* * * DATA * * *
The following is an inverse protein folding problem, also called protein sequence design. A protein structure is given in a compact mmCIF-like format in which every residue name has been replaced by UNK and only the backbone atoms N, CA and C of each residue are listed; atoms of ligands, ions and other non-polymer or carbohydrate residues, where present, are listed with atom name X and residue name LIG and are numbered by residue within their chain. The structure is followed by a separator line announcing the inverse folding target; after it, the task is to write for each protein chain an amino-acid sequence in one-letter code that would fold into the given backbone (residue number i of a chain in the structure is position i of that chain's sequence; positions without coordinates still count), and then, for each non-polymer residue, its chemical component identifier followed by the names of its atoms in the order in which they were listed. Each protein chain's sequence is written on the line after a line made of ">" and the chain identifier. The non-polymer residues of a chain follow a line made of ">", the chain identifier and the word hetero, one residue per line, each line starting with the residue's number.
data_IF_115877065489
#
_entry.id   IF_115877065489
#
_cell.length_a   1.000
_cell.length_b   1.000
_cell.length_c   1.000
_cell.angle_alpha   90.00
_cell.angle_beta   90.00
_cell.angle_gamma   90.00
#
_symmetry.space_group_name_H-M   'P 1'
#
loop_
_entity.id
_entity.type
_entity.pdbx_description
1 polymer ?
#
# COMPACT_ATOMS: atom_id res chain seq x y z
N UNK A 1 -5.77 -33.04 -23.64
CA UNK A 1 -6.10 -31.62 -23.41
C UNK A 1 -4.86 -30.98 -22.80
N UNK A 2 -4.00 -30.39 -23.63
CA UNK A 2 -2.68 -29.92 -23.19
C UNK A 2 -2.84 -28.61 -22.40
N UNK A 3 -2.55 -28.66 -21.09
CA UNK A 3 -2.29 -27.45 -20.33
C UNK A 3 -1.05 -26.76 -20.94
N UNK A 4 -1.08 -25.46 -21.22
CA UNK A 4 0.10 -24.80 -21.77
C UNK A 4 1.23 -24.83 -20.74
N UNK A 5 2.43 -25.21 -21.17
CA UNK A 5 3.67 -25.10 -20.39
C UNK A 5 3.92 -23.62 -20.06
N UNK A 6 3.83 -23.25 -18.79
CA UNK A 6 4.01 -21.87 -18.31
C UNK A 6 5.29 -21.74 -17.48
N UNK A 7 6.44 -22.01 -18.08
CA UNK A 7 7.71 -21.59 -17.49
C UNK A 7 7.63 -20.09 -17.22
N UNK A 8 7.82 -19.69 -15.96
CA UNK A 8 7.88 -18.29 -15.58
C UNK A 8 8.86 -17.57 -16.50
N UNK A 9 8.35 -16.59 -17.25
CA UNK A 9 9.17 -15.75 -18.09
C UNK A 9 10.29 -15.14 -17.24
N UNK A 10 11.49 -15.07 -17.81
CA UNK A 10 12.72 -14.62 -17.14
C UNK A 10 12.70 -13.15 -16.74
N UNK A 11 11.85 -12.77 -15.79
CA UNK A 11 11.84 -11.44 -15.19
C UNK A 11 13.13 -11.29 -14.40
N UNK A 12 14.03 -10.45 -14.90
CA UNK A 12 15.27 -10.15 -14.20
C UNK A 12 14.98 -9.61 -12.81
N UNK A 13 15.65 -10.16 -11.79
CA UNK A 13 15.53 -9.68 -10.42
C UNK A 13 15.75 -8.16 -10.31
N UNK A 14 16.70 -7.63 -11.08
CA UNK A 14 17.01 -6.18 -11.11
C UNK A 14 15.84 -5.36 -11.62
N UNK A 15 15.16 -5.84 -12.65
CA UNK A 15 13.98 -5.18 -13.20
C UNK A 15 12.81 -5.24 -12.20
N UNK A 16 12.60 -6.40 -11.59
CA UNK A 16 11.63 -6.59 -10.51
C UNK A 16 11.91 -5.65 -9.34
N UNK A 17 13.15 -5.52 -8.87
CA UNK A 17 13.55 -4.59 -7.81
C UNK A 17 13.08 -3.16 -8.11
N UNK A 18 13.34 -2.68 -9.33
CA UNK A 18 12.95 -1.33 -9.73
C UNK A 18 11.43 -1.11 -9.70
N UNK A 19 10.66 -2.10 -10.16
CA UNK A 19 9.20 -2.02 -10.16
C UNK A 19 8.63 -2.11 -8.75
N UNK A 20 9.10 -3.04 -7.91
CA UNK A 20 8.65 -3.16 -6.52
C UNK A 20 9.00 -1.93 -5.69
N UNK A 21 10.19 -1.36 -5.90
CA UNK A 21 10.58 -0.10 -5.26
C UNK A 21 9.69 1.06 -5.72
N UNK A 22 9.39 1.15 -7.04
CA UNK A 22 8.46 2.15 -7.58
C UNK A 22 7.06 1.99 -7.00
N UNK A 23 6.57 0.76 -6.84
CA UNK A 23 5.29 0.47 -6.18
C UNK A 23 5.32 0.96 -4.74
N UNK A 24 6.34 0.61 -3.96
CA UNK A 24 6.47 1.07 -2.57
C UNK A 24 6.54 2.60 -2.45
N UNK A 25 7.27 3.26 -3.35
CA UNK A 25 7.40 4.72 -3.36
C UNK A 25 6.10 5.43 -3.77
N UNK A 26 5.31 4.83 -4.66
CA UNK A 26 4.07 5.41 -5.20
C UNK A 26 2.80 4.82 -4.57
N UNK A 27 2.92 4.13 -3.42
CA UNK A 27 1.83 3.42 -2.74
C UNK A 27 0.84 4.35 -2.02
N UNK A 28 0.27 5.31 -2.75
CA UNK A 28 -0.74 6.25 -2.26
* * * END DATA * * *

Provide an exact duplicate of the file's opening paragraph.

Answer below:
The following is an inverse protein folding problem, also called protein sequence design. A protein structure is given in a compact mmCIF-like format in which every residue name has been replaced by UNK and only the backbone atoms N, CA and C of each residue are listed; atoms of ligands, ions and other non-polymer or carbohydrate residues, where present, are listed with atom name X and residue name LIG and are numbered by residue within their chain. The structure is followed by a separator line announcing the inverse folding target; after it, the task is to write for each protein chain an amino-acid sequence in one-letter code that would fold into the given backbone (residue number i of a chain in the structure is position i of that chain's sequence; positions without coordinates still count), and then, for each non-polymer residue, its chemical component identifier followed by the names of its atoms in the order in which they were listed. Each protein chain's sequence is written on the line after a line made of ">" and the chain identifier. The non-polymer residues of a chain follow a line made of ">", the chain identifier and the word hetero, one residue per line, each line starting with the residue's number.